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Donald Trump’s victory on election night — despite losing the popular vote to Hillary Clinton by nearly 3 million votes — unleashed a powerful and fierce momentum to oppose him and his administration. And the numbers show women are leading the way.
The resistance to Donald Trump’s presidency started almost immediately, with historically large women’s marches taking place across the country the day after his inauguration. But the marches in January were only the beginning.
Huffington Post reports on a new poll with some striking results about Democratic women’s enthusiasm and involvement in the resistance:
Although their overall levels of activism were similar, female liberal Democrats were 7 percentage points likelier than their male counterparts to report protesting, marching or demonstrating in the last two months, according to SurveyMonkey, and 6 points likelier to say they’d written to their members of Congress.
When it comes to the critical work of contacting congressional representatives to demand opposition to Trump’s dangerous appointments and disastrous agenda, the numbers are overwhelming:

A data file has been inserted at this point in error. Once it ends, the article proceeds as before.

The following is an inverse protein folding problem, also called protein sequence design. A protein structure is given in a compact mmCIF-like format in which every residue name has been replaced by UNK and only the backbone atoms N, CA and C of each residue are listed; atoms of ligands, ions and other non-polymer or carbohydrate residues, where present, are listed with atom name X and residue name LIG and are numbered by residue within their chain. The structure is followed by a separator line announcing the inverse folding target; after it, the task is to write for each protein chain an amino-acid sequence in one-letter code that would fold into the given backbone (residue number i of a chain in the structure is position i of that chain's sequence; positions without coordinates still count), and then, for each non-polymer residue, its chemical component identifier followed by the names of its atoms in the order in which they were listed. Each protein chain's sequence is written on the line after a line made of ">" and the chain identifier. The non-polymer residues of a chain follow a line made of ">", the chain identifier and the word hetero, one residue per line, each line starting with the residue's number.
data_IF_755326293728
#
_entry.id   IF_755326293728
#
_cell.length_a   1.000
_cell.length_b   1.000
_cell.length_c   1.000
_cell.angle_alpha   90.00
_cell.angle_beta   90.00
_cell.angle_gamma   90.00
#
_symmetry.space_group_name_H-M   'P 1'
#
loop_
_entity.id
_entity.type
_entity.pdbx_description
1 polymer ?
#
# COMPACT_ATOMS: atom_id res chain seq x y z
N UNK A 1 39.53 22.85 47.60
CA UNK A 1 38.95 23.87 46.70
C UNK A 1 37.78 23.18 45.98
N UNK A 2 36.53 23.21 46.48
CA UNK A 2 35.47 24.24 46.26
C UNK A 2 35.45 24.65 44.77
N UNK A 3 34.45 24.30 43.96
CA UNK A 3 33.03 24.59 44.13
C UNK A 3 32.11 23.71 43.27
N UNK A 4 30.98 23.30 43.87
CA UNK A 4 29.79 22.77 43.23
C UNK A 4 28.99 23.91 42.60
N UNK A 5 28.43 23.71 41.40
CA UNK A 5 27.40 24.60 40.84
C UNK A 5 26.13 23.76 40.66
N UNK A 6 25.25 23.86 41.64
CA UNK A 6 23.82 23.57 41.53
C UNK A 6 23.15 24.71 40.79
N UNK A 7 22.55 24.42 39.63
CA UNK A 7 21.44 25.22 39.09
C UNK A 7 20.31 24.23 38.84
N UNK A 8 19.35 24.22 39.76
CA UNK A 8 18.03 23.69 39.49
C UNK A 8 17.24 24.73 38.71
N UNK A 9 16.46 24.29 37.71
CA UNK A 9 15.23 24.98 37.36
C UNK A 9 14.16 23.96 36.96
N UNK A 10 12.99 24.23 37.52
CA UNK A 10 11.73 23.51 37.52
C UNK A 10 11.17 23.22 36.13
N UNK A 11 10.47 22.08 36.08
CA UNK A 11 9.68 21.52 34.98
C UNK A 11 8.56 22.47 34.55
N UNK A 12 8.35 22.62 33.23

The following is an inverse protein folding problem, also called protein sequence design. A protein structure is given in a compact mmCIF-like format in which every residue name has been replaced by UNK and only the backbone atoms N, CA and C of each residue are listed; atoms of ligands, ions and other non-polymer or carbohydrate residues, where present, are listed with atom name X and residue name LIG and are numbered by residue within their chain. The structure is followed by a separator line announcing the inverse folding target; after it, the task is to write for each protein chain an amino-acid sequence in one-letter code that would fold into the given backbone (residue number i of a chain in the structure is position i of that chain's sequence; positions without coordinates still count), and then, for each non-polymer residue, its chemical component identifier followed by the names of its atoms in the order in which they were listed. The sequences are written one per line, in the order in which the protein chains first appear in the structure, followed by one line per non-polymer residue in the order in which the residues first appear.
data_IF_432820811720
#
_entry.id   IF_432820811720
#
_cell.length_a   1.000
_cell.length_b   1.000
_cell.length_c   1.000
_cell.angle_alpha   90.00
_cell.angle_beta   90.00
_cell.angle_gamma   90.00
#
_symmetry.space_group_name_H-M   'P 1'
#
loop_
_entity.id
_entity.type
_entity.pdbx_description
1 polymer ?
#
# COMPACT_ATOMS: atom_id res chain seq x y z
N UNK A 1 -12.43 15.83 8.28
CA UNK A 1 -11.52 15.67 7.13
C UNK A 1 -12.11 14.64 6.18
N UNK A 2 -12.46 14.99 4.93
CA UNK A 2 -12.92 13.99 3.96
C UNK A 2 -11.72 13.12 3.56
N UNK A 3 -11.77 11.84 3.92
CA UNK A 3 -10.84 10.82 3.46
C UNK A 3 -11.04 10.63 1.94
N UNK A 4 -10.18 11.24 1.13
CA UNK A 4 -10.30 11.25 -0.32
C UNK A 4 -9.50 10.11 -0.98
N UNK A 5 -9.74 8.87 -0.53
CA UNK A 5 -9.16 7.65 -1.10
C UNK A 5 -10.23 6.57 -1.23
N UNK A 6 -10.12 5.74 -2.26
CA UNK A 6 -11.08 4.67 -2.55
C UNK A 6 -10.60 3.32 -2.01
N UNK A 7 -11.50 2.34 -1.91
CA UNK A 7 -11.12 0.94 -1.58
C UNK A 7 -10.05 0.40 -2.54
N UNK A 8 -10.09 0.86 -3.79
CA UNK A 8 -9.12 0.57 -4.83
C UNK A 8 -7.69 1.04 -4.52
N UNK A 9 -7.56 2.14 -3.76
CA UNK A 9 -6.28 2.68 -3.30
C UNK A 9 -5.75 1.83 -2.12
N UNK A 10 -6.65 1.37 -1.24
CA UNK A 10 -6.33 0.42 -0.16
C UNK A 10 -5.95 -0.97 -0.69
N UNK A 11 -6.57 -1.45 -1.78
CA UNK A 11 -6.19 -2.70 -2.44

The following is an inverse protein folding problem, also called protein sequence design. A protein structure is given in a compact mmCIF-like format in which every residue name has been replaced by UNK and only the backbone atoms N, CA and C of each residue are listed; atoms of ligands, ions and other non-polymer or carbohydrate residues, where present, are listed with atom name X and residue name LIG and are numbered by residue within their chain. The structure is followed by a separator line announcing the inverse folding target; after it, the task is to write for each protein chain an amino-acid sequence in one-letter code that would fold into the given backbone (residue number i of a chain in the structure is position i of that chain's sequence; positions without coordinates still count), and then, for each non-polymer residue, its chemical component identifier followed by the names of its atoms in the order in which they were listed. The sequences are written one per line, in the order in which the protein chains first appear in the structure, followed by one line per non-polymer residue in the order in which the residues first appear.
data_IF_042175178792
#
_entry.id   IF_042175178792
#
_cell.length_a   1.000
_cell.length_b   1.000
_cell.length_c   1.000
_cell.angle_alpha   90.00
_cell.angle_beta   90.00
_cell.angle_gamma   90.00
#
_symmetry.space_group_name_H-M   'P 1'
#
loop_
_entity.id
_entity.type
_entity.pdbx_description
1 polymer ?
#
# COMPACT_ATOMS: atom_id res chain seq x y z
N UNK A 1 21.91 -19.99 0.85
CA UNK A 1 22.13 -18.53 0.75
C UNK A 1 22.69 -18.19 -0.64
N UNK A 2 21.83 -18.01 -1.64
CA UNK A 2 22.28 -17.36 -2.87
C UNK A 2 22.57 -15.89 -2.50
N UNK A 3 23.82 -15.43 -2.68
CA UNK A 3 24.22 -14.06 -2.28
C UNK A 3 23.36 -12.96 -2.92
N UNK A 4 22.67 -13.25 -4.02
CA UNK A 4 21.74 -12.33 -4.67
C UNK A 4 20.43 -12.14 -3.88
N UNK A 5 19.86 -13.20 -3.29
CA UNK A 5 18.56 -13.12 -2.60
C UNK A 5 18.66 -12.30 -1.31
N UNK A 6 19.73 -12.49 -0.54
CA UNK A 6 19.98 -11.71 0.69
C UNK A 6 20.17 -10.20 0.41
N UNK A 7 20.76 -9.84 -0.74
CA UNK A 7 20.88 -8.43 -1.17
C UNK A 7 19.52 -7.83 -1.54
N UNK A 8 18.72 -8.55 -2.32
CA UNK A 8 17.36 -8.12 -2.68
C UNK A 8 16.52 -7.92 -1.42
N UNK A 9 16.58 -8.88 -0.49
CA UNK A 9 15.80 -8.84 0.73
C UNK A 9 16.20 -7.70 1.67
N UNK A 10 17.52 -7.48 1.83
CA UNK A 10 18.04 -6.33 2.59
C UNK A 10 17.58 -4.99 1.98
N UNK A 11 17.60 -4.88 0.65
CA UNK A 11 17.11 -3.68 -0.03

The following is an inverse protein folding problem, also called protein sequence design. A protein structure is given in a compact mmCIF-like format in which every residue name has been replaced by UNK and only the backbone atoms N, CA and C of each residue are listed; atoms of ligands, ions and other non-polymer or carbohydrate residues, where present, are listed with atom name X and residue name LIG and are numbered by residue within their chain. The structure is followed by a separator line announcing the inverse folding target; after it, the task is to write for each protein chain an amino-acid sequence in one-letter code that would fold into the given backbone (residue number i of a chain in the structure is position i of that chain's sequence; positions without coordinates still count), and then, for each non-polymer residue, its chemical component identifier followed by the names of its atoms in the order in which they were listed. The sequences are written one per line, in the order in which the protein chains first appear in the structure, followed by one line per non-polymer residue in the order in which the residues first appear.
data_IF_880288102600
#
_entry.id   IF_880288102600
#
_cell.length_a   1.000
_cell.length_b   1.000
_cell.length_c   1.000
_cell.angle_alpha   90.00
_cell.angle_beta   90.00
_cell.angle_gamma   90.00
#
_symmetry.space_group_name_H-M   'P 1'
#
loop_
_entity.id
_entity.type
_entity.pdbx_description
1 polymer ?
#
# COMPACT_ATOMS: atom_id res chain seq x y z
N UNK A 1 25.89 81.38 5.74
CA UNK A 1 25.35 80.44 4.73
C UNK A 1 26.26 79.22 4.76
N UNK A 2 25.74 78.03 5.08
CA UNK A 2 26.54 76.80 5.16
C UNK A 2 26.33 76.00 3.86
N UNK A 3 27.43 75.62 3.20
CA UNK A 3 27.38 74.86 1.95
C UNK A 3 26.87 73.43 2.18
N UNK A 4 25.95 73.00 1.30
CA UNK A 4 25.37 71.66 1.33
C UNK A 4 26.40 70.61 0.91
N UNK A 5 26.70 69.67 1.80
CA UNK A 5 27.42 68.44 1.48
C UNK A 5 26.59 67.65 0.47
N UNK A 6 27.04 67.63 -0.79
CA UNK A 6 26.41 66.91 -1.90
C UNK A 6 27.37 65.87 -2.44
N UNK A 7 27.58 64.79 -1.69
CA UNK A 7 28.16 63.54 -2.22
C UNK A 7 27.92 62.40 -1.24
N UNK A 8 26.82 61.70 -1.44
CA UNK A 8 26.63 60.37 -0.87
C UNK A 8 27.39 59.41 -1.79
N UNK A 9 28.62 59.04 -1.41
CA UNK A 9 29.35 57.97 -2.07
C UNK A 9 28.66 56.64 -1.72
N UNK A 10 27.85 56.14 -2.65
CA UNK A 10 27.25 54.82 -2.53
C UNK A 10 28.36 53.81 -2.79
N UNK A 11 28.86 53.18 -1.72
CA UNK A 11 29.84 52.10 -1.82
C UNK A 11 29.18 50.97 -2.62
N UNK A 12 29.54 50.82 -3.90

The activists flooding congressional offices with those calls are overwhelmingly female, according to a survey conducted by Democratic pollsters Lake Research Partners and shared with HuffPost. Of the more than 28,000 of the group’s members who responded to a poll sent out by text message, 86 percent were women and more than 60 percent were 46 or older.
Women have been the public face and voice of the resistance, from the women and women-focused groups who organized the marches to the constant vocal opposition from prominent Democrats, like California Rep. Maxine Waters — arguably Trump’s fiercest critic.
The latest polling shows, though, that women are not just waving signs and making speeches. They are also doing the unglamorous but necessary hard work of making sure our members of Congress know what voters expect of them: full and unwavering resistance to Trump and the Republican agenda.
First published in ShareBlue. Reprinted with permission.
Kaili Joy Gray is the Senior Editor at ShareBlue.